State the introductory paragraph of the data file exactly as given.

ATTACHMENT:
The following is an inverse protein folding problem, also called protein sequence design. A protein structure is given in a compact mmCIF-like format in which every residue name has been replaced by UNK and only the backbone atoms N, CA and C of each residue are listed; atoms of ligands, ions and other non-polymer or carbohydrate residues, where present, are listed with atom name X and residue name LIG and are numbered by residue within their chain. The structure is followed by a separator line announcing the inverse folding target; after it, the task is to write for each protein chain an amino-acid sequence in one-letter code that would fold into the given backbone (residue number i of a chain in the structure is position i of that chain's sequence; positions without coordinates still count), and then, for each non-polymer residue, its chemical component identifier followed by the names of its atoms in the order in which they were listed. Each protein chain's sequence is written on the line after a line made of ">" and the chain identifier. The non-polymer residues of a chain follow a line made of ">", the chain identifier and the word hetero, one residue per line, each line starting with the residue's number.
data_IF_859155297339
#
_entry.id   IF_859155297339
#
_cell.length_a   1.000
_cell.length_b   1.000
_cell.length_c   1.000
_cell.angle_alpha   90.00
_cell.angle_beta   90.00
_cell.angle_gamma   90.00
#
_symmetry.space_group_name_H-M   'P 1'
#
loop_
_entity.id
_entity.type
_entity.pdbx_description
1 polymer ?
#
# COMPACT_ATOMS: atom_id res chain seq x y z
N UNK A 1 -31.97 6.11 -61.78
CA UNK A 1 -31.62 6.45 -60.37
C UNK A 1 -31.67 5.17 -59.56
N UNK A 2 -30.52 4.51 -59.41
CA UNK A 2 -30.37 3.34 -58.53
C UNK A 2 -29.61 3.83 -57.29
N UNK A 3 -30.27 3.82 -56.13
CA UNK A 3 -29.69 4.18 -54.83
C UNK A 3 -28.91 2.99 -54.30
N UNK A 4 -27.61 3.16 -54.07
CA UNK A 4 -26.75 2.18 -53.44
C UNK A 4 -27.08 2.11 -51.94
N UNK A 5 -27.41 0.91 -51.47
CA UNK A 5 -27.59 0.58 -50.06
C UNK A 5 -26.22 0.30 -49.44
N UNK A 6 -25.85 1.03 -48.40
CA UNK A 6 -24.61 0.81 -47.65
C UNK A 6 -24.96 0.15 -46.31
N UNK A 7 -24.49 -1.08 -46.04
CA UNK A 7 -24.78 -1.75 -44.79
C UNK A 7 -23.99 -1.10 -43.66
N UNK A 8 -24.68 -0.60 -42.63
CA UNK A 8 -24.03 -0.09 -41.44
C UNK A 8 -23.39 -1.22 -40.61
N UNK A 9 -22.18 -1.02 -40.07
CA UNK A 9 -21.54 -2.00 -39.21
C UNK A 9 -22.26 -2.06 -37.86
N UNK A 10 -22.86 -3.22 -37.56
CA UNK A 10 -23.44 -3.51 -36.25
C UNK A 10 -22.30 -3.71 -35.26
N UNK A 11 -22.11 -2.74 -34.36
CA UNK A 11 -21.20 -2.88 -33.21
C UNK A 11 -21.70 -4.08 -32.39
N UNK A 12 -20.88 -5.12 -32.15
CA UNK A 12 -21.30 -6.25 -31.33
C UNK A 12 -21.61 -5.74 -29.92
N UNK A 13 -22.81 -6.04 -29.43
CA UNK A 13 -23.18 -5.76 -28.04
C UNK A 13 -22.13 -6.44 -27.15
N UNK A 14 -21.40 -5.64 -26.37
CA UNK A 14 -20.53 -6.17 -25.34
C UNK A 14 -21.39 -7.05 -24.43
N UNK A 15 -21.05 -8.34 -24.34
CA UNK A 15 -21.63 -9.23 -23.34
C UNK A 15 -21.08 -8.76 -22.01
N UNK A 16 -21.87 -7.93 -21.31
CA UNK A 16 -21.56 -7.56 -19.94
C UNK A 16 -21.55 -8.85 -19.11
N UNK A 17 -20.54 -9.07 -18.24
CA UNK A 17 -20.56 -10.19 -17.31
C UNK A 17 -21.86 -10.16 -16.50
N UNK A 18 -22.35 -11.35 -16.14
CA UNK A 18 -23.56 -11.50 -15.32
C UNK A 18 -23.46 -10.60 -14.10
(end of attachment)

The following is an inverse protein folding problem, also called protein sequence design. A protein structure is given in a compact mmCIF-like format in which every residue name has been replaced by UNK and only the backbone atoms N, CA and C of each residue are listed; atoms of ligands, ions and other non-polymer or carbohydrate residues, where present, are listed with atom name X and residue name LIG and are numbered by residue within their chain. The structure is followed by a separator line announcing the inverse folding target; after it, the task is to write for each protein chain an amino-acid sequence in one-letter code that would fold into the given backbone (residue number i of a chain in the structure is position i of that chain's sequence; positions without coordinates still count), and then, for each non-polymer residue, its chemical component identifier followed by the names of its atoms in the order in which they were listed. Each protein chain's sequence is written on the line after a line made of ">" and the chain identifier. The non-polymer residues of a chain follow a line made of ">", the chain identifier and the word hetero, one residue per line, each line starting with the residue's number.